Anyone remember the amazing Polanski/Nicholson/Huston/Dunaway film “Chinatown“? Its plot driver was the 1930s surreptitious provision of irrigation water for the orange groves of the San Fernando valley, now the northern bedroom suburbs of Los Angeles.

In the past, MUDGE was always grateful for living quite near one of the Great Lakes, a seemingly reliable and endless resource.

That was then. Now, between wrestling with states and cities in the dry West that would love to get hold of some of that lovely stuff, and fending off the likes of Nestlé, largest marketer of bottled water in the world, whose facility in Michigan has begun to deplete bottomless Lake Michigan, our Great Lakes-adjacent location is not looking so comfortable.

So, technology might provide an answer, as it might for so many of civilization’s issues.

One solution that out of desperation has been tried in many parts of the world is desalinization, the conversion of salt water (¾ of the planet’s surface, or so we’re told) to fresh. After all, California (the state in question) has many hundreds of miles of oceanfront. However, desalinization turns out to be frightfully expensive, both in dollar terms, as well as, I was interested to learn, in environmental terms as well.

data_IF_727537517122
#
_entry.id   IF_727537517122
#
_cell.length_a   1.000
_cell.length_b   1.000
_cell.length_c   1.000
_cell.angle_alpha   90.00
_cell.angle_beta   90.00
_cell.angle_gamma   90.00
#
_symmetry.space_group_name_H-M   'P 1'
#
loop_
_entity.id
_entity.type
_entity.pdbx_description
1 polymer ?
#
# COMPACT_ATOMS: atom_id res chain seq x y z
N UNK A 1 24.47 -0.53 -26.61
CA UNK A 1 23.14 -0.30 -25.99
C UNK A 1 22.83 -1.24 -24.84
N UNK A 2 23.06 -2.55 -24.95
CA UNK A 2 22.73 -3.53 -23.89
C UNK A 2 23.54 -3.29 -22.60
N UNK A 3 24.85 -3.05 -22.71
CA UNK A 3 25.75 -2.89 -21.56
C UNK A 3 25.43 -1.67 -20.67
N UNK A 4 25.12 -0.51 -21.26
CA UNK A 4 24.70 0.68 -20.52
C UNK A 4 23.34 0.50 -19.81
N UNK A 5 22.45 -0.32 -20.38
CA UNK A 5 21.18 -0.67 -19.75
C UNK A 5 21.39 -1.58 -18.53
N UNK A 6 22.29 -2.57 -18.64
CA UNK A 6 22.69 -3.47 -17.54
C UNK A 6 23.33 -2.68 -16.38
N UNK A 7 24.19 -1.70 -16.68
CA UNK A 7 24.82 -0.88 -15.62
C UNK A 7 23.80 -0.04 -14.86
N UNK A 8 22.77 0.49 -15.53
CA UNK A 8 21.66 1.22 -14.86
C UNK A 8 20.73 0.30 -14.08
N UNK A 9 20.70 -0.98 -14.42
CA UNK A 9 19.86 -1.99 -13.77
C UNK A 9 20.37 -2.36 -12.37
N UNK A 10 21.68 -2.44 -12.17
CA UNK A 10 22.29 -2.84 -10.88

Impacts of desalination include brine build-up, increased greenhouse gas emissions, destruction of prized coastal areas and reduced emphasis on conservation of rivers and wetlands. Many of the areas of most intensive desalination activity also have a history of damaging natural water resources, particularly groundwater.

Desalination: Option Or Distraction For A Thirsty World?

Okay, so I understand it’s a closed system, this Spaceship Earth we all inhabit. Over the course of eons, water cycles through salt and fresh, and the Groundwater Replenishment System called out above is an attempt to provide some of that cyclic advantage, cosmetically at least.

We’ve long taken fresh potable water for granted in the Western world. Our desert west and its growing crisis is only a harbinger.

Like so many of our bedrock expectations, a planet heading for 9billion humans will seismically shift those watery assumptions.

Cheers!

It’s it for now. Thanks,

–MUDGE

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mm101: Technology / Water — It’s a theme!

August 14, 2007

MUDGE’S Musings

Two fascinating stories came our way today, courtesy at least in one case and possibly both, of reddit.com blogroll2.